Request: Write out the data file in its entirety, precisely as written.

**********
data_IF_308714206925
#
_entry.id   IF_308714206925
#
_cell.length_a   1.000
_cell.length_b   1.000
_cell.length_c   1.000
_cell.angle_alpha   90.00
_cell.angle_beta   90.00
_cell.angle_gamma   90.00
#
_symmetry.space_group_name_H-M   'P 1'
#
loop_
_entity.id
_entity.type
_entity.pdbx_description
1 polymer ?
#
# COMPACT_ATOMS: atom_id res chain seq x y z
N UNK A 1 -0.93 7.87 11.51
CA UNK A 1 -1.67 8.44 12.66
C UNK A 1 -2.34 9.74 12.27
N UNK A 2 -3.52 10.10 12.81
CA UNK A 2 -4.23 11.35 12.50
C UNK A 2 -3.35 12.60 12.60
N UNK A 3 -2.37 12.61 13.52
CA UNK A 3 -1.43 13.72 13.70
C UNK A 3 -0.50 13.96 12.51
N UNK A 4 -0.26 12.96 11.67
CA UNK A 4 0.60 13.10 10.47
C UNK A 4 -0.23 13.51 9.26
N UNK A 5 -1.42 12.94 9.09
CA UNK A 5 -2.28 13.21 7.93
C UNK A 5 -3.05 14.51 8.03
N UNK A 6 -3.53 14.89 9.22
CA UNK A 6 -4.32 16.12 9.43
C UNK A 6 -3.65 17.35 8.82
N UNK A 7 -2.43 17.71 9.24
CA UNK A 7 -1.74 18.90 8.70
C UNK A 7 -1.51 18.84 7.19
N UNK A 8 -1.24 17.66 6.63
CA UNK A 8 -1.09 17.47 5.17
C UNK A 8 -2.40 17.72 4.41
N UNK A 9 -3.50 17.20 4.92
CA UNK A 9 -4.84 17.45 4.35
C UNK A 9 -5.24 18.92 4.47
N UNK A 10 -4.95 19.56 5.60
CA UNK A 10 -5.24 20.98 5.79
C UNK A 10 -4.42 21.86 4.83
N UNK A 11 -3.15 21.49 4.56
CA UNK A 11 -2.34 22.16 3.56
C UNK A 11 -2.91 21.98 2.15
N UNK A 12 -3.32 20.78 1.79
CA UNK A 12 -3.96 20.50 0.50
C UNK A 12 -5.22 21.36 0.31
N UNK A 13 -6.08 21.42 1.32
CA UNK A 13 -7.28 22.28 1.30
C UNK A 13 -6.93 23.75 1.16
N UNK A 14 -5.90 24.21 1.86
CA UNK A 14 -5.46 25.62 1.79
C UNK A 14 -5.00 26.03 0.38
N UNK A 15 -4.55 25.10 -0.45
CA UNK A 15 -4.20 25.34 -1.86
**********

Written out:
data_IF_308714206925
#
_entry.id   IF_308714206925
#
_cell.length_a   1.000
_cell.length_b   1.000
_cell.length_c   1.000
_cell.angle_alpha   90.00
_cell.angle_beta   90.00
_cell.angle_gamma   90.00
#
_symmetry.space_group_name_H-M   'P 1'
#
loop_
_entity.id
_entity.type
_entity.pdbx_description
1 polymer ?
#
# COMPACT_ATOMS: atom_id res chain seq x y z
N UNK A 1 -0.93 7.87 11.51
CA UNK A 1 -1.67 8.44 12.66
C UNK A 1 -2.34 9.74 12.27
N UNK A 2 -3.52 10.10 12.81
CA UNK A 2 -4.23 11.35 12.50
C UNK A 2 -3.35 12.60 12.60
N UNK A 3 -2.37 12.61 13.52
CA UNK A 3 -1.43 13.72 13.70
C UNK A 3 -0.50 13.96 12.51
N UNK A 4 -0.26 12.96 11.67
CA UNK A 4 0.60 13.10 10.47
C UNK A 4 -0.23 13.51 9.26
N UNK A 5 -1.42 12.94 9.09
CA UNK A 5 -2.28 13.21 7.93
C UNK A 5 -3.05 14.51 8.03
N UNK A 6 -3.53 14.89 9.22
CA UNK A 6 -4.32 16.12 9.43
C UNK A 6 -3.65 17.35 8.82
N UNK A 7 -2.43 17.71 9.24
CA UNK A 7 -1.74 18.90 8.70
C UNK A 7 -1.51 18.84 7.19
N UNK A 8 -1.24 17.66 6.63
CA UNK A 8 -1.09 17.47 5.17
C UNK A 8 -2.40 17.72 4.41
N UNK A 9 -3.50 17.20 4.92
CA UNK A 9 -4.84 17.45 4.35
C UNK A 9 -5.24 18.92 4.47
N UNK A 10 -4.95 19.56 5.60
CA UNK A 10 -5.24 20.98 5.79
C UNK A 10 -4.42 21.86 4.83
N UNK A 11 -3.15 21.49 4.56
CA UNK A 11 -2.34 22.16 3.56
C UNK A 11 -2.91 21.98 2.15
N UNK A 12 -3.32 20.78 1.79
CA UNK A 12 -3.96 20.50 0.50
C UNK A 12 -5.22 21.36 0.31
N UNK A 13 -6.08 21.42 1.32
CA UNK A 13 -7.28 22.28 1.30
C UNK A 13 -6.93 23.75 1.16
N UNK A 14 -5.90 24.21 1.86
CA UNK A 14 -5.46 25.62 1.79
C UNK A 14 -5.00 26.03 0.38
N UNK A 15 -4.55 25.10 -0.45
CA UNK A 15 -4.20 25.34 -1.86